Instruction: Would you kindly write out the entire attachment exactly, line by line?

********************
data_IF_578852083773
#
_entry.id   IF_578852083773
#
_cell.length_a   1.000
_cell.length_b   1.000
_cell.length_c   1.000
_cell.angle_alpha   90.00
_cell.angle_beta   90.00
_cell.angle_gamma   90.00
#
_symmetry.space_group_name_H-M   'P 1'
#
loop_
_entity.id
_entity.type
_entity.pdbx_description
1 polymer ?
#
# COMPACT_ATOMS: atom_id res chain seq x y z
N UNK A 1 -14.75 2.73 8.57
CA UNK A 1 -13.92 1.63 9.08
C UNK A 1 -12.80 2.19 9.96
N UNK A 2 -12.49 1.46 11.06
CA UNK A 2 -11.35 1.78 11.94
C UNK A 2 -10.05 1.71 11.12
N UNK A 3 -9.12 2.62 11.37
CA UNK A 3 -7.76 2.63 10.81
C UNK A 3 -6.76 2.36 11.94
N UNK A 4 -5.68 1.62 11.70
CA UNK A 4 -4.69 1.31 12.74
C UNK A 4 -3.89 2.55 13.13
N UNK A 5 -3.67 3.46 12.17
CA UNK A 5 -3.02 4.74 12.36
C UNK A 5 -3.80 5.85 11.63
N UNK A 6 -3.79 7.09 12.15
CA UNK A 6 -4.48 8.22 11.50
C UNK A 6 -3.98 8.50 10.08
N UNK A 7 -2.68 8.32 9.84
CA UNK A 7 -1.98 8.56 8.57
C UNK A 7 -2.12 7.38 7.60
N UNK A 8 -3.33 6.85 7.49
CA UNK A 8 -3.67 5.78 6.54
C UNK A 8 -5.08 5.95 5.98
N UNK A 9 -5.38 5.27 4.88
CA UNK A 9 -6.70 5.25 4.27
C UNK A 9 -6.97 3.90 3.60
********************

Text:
data_IF_578852083773
#
_entry.id   IF_578852083773
#
_cell.length_a   1.000
_cell.length_b   1.000
_cell.length_c   1.000
_cell.angle_alpha   90.00
_cell.angle_beta   90.00
_cell.angle_gamma   90.00
#
_symmetry.space_group_name_H-M   'P 1'
#
loop_
_entity.id
_entity.type
_entity.pdbx_description
1 polymer ?
#
# COMPACT_ATOMS: atom_id res chain seq x y z
N UNK A 1 -14.75 2.73 8.57
CA UNK A 1 -13.92 1.63 9.08
C UNK A 1 -12.80 2.19 9.96
N UNK A 2 -12.49 1.46 11.06
CA UNK A 2 -11.35 1.78 11.94
C UNK A 2 -10.05 1.71 11.12
N UNK A 3 -9.12 2.62 11.37
CA UNK A 3 -7.76 2.63 10.81
C UNK A 3 -6.76 2.36 11.94
N UNK A 4 -5.68 1.62 11.70
CA UNK A 4 -4.69 1.31 12.74
C UNK A 4 -3.89 2.55 13.13
N UNK A 5 -3.67 3.46 12.17
CA UNK A 5 -3.02 4.74 12.36
C UNK A 5 -3.80 5.85 11.63
N UNK A 6 -3.79 7.09 12.15
CA UNK A 6 -4.48 8.22 11.50
C UNK A 6 -3.98 8.50 10.08
N UNK A 7 -2.68 8.32 9.84
CA UNK A 7 -1.98 8.56 8.57
C UNK A 7 -2.12 7.38 7.60
N UNK A 8 -3.33 6.85 7.49
CA UNK A 8 -3.67 5.78 6.54
C UNK A 8 -5.08 5.95 5.98
N UNK A 9 -5.38 5.27 4.88
CA UNK A 9 -6.70 5.25 4.27
C UNK A 9 -6.97 3.90 3.60